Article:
An integral part of Moroccan culture is the hammam. Also know as: bathhouse, steam room or sadistic torture chamber.
Do I have your attention now? OK, because I want to tell you all the graphic details of my trip to a traditional Moroccan hammam last week. Might I add that this particular hammam I visited was no swanky spa with fluffy bathrobes, private tiled steam rooms or fine overpriced Moroccan argan oil products. Oh no, this place was the real freaking deal. No bells and whistles—just a few dozen pleasantly plump naked Moroccan ladies, 3 steam chambers of different intensities, hundreds of plastic buckets filled with scalding hot water and mountains of sloughed dead skin.
My roommate, Shaakira, and I arrived at the hammam in l’océan midday sporting our newly purchased plastic shoes, (somewhat reminiscent of the Jellies of my youth) and carrying our shampoo, towels and a change of loose fitting clothes for after our scrub down. We paid the nominal charge of 10dh (1.3$) to enter, and I purchased my very own instrument of torture, the exfoliation glove. Though Shaakira is a pro at the hammam, I am still somewhat of a newbie. I’d been once before, and had an idea of what to expect, but on this particular day we decided to be “high maintenance” and pay for a Moroccan lady to scrub us.
We stripped to our skivvies, filled up our buckets with hot water, and entered into the steam room. I could feel the eyes of all the ladies piercing my soul as I awkwardly found a place to set up shop. I chose carefully. I wanted to be right at the top next to the water tanks, because the room is on a slant, and my clean-freak self is perturbed by the thought of everyone else’s hair and/or dead skin running by me in streams of dirty bathwater. At the hammam it is not uncommon to sit directly on the floor, but thankfully Shaakira read the message of horror displayed plainly across my face, and handed me a small plastic step stool to sit on. In enters the Moroccan lady we’d paid for a scrub. She was mean muggin’ me hard core, and I got the impression that what was about to ensure was not going to be the most pleasant of experiences.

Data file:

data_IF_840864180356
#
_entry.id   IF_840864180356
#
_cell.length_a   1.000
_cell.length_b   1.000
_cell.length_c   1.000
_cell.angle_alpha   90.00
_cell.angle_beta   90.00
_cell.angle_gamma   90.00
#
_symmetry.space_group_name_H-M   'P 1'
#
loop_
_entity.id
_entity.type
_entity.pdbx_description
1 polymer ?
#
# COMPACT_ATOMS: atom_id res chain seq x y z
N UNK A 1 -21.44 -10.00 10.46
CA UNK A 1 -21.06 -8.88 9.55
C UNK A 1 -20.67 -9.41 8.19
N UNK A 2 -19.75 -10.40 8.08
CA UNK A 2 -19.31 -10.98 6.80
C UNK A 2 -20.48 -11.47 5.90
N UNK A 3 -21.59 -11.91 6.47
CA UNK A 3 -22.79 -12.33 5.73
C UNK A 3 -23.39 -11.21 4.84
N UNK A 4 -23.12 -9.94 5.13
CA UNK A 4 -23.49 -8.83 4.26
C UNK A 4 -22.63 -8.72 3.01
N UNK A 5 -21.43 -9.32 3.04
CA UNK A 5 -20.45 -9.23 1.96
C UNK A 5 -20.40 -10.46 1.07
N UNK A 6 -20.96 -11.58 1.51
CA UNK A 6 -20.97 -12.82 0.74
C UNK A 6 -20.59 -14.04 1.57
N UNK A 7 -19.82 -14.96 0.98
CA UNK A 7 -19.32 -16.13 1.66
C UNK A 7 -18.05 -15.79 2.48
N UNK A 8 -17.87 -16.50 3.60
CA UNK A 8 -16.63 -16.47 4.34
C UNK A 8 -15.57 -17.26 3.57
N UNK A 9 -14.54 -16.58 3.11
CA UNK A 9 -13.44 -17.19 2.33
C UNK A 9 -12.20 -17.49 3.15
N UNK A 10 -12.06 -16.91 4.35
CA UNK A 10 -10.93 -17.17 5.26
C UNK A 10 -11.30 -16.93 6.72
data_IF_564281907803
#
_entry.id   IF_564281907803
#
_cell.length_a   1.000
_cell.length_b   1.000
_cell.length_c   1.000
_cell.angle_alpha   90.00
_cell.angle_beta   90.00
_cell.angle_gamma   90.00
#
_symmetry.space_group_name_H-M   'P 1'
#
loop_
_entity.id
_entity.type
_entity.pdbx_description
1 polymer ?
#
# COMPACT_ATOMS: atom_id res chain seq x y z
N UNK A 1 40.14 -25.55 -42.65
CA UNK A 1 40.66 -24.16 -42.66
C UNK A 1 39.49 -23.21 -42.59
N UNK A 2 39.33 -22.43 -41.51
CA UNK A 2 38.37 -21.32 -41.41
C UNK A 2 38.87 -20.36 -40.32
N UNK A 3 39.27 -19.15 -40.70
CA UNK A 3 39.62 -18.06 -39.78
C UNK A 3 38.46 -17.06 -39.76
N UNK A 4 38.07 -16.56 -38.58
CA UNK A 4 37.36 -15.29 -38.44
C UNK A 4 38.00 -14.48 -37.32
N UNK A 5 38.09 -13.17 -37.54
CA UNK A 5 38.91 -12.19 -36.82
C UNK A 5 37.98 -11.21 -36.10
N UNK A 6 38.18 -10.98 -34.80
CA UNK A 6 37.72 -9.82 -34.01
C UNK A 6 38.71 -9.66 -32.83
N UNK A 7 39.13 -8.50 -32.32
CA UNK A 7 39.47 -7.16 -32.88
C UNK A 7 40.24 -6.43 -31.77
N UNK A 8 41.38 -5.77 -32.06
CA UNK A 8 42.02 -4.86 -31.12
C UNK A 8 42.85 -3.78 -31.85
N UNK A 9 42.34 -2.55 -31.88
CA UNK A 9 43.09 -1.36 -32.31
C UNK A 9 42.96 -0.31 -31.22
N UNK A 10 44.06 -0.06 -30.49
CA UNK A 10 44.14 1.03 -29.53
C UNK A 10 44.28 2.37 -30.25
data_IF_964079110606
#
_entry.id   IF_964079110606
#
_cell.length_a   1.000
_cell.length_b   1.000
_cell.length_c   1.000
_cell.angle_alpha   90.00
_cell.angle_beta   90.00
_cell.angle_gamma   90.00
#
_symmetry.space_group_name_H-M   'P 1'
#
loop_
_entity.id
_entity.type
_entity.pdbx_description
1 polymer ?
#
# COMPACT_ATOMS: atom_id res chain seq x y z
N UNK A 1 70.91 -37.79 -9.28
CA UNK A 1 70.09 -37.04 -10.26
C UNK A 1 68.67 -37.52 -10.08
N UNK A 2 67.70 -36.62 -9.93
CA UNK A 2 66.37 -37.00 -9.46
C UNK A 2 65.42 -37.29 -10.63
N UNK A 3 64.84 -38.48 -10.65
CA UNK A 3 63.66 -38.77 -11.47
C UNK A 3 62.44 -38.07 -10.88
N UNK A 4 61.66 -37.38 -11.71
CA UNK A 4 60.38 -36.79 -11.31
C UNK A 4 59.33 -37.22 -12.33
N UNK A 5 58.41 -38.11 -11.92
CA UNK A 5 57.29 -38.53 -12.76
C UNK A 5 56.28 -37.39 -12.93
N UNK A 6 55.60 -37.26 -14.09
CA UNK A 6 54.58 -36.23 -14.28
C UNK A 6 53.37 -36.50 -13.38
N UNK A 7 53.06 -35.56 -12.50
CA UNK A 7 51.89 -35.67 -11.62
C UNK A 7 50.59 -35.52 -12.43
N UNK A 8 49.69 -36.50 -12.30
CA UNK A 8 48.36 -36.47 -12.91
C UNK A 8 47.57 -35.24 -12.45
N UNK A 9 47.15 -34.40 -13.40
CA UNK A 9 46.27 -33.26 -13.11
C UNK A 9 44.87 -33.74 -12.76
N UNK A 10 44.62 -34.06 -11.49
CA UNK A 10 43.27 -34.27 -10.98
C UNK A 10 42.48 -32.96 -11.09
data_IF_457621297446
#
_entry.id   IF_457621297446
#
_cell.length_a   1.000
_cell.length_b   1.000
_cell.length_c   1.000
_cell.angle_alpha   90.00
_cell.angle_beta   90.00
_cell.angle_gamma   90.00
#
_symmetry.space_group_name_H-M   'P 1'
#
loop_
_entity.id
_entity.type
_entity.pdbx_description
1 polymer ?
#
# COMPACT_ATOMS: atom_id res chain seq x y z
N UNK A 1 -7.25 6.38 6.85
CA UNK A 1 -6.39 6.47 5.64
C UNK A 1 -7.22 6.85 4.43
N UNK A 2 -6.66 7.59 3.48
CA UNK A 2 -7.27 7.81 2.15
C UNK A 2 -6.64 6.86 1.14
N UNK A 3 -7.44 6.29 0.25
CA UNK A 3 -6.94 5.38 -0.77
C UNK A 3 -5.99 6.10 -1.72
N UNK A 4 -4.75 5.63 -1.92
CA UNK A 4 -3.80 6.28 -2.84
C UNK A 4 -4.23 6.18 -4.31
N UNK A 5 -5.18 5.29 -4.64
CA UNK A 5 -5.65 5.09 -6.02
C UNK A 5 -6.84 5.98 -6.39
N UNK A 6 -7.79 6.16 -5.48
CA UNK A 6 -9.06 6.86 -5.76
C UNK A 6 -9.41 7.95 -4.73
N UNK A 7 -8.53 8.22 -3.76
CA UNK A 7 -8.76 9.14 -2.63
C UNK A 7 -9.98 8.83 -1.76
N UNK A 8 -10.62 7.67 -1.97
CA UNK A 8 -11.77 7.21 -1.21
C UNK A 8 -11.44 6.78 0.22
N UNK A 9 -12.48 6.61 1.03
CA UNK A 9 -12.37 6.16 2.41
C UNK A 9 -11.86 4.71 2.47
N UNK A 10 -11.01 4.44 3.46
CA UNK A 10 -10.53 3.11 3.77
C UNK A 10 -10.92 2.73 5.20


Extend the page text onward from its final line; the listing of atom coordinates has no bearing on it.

The only way to describe the sensation of being scrubbed is that it hurts so good…? (Emphasis on the question mark). Imagine all the dead skins cells on your body being sloughed away by a mitt made of small shards of broken glass. Add to the equation a gruff Moroccan grandmother all up in your business who is throwing you this way and that, and it all equals out to be the least relaxing event of your entire day. In the process I probably swore in obscene English that I would never do this again, but I couldn’t help but be amazed at the beautiful natural glow of my raw skin upon leaving the steam room.
So there I was, Lizzie the lizard, shedding layers of dead skin in a Moroccan hammam—how freaking symbolic. Now is a beautiful opportunity to cleanse and purify as well as to shed the things in my life that aren’t directly benefitting my higher purpose. And though it can sometimes be a painful experience to let go, it can also be incredibly rewarding and uplifting. So here’s to renewal and regeneration!
It is common to hear this blessing:
Besaha w raha (Biss howr ha) — to your health
Followed by the response:
Allah ya 3tek saha (Allah ya tik saHa) — and may God bless yours also.